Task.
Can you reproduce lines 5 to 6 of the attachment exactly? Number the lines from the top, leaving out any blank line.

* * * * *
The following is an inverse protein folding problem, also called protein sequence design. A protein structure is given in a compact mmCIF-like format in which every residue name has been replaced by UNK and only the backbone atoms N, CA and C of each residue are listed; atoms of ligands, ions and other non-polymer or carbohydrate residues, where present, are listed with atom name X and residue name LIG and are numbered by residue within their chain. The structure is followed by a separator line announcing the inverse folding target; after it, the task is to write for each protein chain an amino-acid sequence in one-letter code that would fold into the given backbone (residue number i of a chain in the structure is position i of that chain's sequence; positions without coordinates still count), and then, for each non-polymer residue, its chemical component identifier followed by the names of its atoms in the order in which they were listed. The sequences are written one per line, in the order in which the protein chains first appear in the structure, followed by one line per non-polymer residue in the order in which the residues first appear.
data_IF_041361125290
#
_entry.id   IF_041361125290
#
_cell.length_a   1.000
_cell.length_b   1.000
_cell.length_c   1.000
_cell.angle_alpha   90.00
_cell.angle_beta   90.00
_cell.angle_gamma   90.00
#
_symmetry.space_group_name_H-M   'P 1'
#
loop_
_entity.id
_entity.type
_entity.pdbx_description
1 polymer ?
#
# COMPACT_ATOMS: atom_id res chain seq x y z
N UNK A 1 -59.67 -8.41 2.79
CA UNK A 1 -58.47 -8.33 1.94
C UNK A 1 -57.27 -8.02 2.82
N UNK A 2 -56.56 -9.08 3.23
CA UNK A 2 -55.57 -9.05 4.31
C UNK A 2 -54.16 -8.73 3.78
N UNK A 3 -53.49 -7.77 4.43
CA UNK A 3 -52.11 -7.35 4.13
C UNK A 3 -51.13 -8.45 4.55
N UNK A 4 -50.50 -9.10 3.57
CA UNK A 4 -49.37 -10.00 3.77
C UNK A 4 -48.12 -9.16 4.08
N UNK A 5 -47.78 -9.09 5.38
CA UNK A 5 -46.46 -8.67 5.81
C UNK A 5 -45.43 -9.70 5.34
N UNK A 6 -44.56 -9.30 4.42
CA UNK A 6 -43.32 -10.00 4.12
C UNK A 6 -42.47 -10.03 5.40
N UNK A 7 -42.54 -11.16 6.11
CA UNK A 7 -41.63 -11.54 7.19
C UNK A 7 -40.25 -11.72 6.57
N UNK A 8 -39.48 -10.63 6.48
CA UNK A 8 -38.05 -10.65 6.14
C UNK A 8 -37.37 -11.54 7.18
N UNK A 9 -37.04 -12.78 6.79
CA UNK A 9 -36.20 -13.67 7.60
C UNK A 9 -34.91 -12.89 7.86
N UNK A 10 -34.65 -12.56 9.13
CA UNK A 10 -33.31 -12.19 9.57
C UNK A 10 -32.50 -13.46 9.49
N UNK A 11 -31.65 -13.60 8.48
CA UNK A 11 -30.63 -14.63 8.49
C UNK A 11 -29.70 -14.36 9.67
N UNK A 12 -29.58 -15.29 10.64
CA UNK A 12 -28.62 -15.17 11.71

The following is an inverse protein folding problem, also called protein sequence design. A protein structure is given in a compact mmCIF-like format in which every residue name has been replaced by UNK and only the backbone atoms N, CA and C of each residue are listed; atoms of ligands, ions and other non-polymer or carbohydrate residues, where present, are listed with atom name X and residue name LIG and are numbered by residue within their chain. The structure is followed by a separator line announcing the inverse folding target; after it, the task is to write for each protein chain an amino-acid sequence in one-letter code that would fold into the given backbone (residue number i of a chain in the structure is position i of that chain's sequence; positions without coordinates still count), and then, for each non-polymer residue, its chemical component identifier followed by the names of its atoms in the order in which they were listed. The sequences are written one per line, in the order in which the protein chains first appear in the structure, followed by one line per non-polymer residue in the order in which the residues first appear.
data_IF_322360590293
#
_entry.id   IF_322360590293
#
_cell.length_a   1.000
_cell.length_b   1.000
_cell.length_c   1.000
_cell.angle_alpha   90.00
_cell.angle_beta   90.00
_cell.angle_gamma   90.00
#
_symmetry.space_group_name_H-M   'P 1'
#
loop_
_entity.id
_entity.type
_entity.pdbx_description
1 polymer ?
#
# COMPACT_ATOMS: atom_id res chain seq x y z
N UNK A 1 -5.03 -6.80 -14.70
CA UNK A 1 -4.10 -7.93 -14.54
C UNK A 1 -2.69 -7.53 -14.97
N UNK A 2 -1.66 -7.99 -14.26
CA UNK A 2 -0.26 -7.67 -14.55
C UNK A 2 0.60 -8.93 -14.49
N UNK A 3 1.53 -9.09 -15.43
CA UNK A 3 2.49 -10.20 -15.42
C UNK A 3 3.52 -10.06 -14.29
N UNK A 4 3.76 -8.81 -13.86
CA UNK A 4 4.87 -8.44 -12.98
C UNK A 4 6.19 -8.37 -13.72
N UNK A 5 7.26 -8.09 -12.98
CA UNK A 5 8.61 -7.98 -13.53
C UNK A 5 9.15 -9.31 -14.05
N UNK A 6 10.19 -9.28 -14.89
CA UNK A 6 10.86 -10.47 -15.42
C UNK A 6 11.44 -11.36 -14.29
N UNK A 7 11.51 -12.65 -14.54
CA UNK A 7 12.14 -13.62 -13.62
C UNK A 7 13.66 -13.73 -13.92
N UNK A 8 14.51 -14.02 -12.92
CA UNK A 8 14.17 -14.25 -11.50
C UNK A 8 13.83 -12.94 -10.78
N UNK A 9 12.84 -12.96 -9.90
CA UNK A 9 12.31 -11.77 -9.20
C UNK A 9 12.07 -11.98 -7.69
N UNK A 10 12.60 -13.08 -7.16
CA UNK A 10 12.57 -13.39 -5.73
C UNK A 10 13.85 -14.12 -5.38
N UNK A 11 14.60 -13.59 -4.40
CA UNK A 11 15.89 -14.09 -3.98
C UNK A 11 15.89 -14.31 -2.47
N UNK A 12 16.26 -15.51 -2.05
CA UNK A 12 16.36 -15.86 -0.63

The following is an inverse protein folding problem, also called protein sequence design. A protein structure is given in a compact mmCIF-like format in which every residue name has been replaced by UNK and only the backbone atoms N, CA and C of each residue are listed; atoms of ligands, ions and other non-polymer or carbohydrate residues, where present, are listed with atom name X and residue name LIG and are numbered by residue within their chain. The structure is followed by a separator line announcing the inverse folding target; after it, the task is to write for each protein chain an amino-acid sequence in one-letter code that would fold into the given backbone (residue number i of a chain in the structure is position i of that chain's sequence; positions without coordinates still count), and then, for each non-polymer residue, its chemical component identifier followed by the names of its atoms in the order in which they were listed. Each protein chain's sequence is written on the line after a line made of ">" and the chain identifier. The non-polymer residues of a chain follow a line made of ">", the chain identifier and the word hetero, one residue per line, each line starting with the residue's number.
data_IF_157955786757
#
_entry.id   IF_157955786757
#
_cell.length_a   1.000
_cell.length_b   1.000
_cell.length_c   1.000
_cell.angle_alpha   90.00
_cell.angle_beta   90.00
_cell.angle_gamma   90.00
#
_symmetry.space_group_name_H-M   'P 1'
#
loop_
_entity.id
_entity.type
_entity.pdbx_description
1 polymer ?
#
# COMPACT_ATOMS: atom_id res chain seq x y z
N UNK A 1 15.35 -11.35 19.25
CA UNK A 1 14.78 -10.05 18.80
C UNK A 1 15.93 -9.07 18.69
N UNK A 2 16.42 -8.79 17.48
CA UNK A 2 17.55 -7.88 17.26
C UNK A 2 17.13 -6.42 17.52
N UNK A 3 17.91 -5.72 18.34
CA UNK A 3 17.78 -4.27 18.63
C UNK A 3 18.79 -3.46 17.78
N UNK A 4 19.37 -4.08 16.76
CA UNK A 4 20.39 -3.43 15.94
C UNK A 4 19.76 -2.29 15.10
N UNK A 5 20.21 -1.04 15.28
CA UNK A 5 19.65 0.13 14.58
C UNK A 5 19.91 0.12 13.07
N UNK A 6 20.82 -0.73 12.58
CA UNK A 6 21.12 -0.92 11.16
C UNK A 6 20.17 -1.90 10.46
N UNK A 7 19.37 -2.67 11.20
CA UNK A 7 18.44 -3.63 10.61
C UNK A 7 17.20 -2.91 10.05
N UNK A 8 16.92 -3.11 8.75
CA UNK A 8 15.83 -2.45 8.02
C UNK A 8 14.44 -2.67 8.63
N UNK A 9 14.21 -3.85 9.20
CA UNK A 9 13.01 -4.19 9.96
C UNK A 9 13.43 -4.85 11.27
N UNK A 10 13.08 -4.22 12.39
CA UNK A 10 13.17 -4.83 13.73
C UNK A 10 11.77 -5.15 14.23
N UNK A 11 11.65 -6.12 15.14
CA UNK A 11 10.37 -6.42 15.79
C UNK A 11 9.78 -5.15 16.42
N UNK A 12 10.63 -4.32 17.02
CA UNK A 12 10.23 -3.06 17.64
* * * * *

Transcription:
#
_cell.length_a   1.000